Wednesday, April 27, 2011

Stick Figure - Lori Gottlieb

Summary:  That's when all the trouble started.  First of all, my long blond hair kept getting darker and darker until it finally turned brown.  I know it doesn't sound that terrible, but one of Mom's magazines said if you have "dishwater brown" hair, you should take that "boring" hair and make it more "exciting" by dyeing it red or platinum blond.  Then next to the article there were these pictures of three different ladies with brown, red, and blond hair.  The redhead and the blond lady were smiling like those people on game shows who win trips to Hawaii, but the lady with the brown hair looked like she was about to cry.  So now I'm stuck with hair that makes you cry.  But that's just part of what's happened to me since second grade.  Believe me, it gets a hundred times worse.  (Image from and summary from back of the book.)

My Review:  Like walking down a familiar and difficult path, this book brought back many harsh memories for me.  The difference was that I was seeing anorexia through the eyes of an anorexic and not as a bystander.  This book rang true--Lori's intelligence, control, disdain for others, her fixation on minor things, her skewed perception of herself and others and her desire to never grow up--because being a grown up is hard.  Reading this was almost deja vu but instead of watching it, it was almost as if I was living anorexia.  I'm amazed at the diary of this young girl and yet all her social commentaries fit my own experience.  Young girls are sent so many mixed messages but the most prevalent at the teen age is to be thin and sexy.  Sadly, Lori's story starts at the tender age of eleven.  The girls I knew dealing with this were thirteen and older.  I cannot fathom watching a pre-teen going through anorexia and becoming so thin.  The distortion she details is right on: anorexics literally cannot see themselves for what they really are physically.  Her stubbornness, although frightening, is reality for a girl suffering from an eating disorder.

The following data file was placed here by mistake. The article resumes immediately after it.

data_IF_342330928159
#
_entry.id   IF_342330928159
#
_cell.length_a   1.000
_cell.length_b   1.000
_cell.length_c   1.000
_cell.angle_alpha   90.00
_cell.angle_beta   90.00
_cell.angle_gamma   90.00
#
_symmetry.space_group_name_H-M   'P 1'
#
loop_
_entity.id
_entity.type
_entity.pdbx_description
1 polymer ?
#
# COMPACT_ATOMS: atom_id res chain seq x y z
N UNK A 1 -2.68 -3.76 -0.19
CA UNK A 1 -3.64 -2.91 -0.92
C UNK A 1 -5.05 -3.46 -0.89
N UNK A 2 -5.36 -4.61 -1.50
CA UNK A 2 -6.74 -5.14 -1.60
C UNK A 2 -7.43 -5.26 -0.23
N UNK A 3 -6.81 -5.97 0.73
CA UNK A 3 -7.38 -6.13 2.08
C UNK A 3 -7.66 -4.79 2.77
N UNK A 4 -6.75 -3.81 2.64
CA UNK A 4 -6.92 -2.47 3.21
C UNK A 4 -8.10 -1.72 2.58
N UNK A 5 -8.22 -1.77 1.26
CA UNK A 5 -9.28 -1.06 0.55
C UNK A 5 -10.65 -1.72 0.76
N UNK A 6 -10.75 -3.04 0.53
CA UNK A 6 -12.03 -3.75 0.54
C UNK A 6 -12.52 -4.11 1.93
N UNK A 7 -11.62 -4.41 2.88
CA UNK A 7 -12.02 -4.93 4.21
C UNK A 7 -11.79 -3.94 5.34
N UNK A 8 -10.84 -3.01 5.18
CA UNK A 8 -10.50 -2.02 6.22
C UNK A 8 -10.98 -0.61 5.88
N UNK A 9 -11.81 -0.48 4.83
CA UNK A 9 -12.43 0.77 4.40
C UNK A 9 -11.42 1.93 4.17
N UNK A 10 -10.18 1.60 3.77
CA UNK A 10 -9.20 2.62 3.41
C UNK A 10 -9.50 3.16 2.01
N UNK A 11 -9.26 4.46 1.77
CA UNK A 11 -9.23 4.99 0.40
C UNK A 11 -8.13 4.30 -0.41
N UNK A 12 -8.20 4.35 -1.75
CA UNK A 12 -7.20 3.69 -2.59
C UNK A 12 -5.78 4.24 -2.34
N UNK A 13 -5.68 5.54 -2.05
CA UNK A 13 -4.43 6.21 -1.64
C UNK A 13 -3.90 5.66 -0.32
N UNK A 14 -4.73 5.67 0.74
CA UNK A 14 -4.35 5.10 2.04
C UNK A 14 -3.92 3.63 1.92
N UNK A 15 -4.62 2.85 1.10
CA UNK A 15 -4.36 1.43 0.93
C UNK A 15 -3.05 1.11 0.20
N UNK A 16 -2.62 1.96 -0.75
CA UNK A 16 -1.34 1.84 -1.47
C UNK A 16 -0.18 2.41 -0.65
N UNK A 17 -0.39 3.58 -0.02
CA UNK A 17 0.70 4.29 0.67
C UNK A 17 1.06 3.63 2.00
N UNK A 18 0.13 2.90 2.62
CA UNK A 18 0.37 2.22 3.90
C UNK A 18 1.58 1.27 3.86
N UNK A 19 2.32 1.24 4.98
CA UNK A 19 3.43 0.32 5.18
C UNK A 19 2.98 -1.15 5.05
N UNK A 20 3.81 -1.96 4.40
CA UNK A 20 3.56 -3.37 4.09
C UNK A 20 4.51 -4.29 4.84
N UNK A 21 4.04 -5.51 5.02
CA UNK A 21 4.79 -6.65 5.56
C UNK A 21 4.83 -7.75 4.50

What I'm not sure is portrayed accurately was her recovery.  She just decided one day that it was just too much work to be the thinnest.  I know that this was true for her case.  Or maybe it wasn't but the book needed to end and she needed to show how it truly is a decision on behalf of the sick and no one else.  I think it would be helpful for readers, as well as young girls dealing with an eating disorder, reading the book to know that for some recovery is long, painful process with ups and downs, something that for many never truly goes away.

I must applaud her epilogue.  Lori Gottlieb is honest, blunt, and doesn't sugar-coat the reality of what she sees--it's refreshing.  Her sentiments about our culture, the advertising in the USA are poisoning the minds of young girls and plague the minds of women.  And we often sit there and take it, embracing it for some, loathing it for others, but nonetheless simply accepting the messages that are sent.

If you're needing to understand an eating disorder and want to truly understand what it's about, this is a good first step.  It will help the reader understand it's not as simple as just taking a bite--it's a mindset that must be changed, a world that should be challenged when it sends such debilitating messages to young girls.

Rating: 4.5 Stars

Sum it up: An insiders look at teenage anorexia.


Julie @ Read Handed said...

A great nonfiction book/memoir on recovering from anorexia is Brave Girl Eating by Harriet Brown. It's a true story of a family's struggle with anorexia, told from the point of view of the mother of the anorexic girl. It shows what a true struggle recovery is. The girl, Kitty, wanted so badly to get better and to make her parents happy, but she just couldn't eat. I haven't been paid to share this, I just read it last summer and was impressed and moved by the story. :)

Stephanie said...

Reading over my own review of this, I was very much bothered by Lori's mom. She really created an unhealthy environment for Lori. I don't know if her mom was the sole cause or if Lori was predisposed to it and Mom didn't help, but either way, holy cow...Obviously her mom had issues herself, but I think when you have a child, parents should work as hard as possible on their issues so as to not pass them on to their kids.

I was really struck by Lori's young age at the onset. So very sad. :(

Kari said...

Thanks Julie! I'm going to look into that one.


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